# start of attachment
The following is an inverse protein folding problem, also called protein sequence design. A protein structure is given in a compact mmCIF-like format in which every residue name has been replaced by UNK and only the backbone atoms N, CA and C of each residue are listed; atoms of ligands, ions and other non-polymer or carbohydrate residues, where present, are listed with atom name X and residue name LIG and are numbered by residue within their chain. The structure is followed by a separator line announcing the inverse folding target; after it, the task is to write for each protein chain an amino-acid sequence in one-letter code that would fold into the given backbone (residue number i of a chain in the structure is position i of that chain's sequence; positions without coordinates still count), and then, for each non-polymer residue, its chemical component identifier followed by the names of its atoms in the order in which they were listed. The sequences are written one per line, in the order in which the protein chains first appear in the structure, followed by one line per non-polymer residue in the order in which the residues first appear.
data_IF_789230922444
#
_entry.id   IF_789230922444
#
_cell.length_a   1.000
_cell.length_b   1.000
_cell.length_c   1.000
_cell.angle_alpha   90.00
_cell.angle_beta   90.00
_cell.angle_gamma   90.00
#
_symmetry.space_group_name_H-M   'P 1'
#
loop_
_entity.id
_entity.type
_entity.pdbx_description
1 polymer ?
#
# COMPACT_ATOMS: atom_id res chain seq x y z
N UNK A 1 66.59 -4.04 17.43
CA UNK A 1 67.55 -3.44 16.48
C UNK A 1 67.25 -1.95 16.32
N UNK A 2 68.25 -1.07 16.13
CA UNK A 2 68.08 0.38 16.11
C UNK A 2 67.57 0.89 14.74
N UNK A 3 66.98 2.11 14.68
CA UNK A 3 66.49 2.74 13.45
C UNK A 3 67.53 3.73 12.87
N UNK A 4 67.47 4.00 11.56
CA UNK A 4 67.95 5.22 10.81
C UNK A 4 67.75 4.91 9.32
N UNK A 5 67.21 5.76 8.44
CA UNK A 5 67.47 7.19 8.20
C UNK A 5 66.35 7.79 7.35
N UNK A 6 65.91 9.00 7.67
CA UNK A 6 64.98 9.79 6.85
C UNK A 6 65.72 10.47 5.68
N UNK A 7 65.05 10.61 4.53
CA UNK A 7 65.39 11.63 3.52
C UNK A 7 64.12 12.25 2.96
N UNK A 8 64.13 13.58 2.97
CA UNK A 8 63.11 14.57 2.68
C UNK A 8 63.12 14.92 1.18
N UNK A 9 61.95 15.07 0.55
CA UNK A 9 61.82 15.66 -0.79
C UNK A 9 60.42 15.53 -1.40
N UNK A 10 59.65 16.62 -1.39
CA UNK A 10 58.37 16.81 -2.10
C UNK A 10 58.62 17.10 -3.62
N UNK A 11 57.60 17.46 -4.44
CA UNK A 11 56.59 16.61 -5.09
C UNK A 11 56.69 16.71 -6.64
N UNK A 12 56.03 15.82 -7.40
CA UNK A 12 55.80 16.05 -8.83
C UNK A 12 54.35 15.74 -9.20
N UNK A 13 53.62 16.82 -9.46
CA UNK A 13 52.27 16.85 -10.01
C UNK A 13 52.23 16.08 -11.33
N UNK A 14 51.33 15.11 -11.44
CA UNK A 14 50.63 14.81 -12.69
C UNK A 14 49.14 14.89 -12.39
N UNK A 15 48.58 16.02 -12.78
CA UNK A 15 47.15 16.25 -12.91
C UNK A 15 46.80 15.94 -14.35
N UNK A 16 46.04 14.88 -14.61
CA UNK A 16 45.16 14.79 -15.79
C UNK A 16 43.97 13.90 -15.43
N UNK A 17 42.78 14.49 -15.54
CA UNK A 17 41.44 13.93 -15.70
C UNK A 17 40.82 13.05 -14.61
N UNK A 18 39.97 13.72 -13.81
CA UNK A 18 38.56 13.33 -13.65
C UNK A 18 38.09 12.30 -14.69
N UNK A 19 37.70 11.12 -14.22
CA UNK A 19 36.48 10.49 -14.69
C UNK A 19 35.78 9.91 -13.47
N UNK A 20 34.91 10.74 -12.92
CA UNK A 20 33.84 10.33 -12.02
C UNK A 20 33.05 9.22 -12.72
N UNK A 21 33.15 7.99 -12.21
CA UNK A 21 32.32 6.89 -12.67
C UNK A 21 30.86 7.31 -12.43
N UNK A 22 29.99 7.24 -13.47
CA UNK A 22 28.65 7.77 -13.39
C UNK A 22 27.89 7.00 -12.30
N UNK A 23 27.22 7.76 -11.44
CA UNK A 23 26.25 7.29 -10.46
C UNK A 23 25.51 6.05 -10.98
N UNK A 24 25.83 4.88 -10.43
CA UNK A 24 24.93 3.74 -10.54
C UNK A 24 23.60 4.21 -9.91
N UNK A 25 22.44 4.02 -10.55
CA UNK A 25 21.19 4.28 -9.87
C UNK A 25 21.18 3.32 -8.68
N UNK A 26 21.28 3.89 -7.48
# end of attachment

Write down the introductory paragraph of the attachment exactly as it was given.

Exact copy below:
The following is an inverse protein folding problem, also called protein sequence design. A protein structure is given in a compact mmCIF-like format in which every residue name has been replaced by UNK and only the backbone atoms N, CA and C of each residue are listed; atoms of ligands, ions and other non-polymer or carbohydrate residues, where present, are listed with atom name X and residue name LIG and are numbered by residue within their chain. The structure is followed by a separator line announcing the inverse folding target; after it, the task is to write for each protein chain an amino-acid sequence in one-letter code that would fold into the given backbone (residue number i of a chain in the structure is position i of that chain's sequence; positions without coordinates still count), and then, for each non-polymer residue, its chemical component identifier followed by the names of its atoms in the order in which they were listed. The sequences are written one per line, in the order in which the protein chains first appear in the structure, followed by one line per non-polymer residue in the order in which the residues first appear.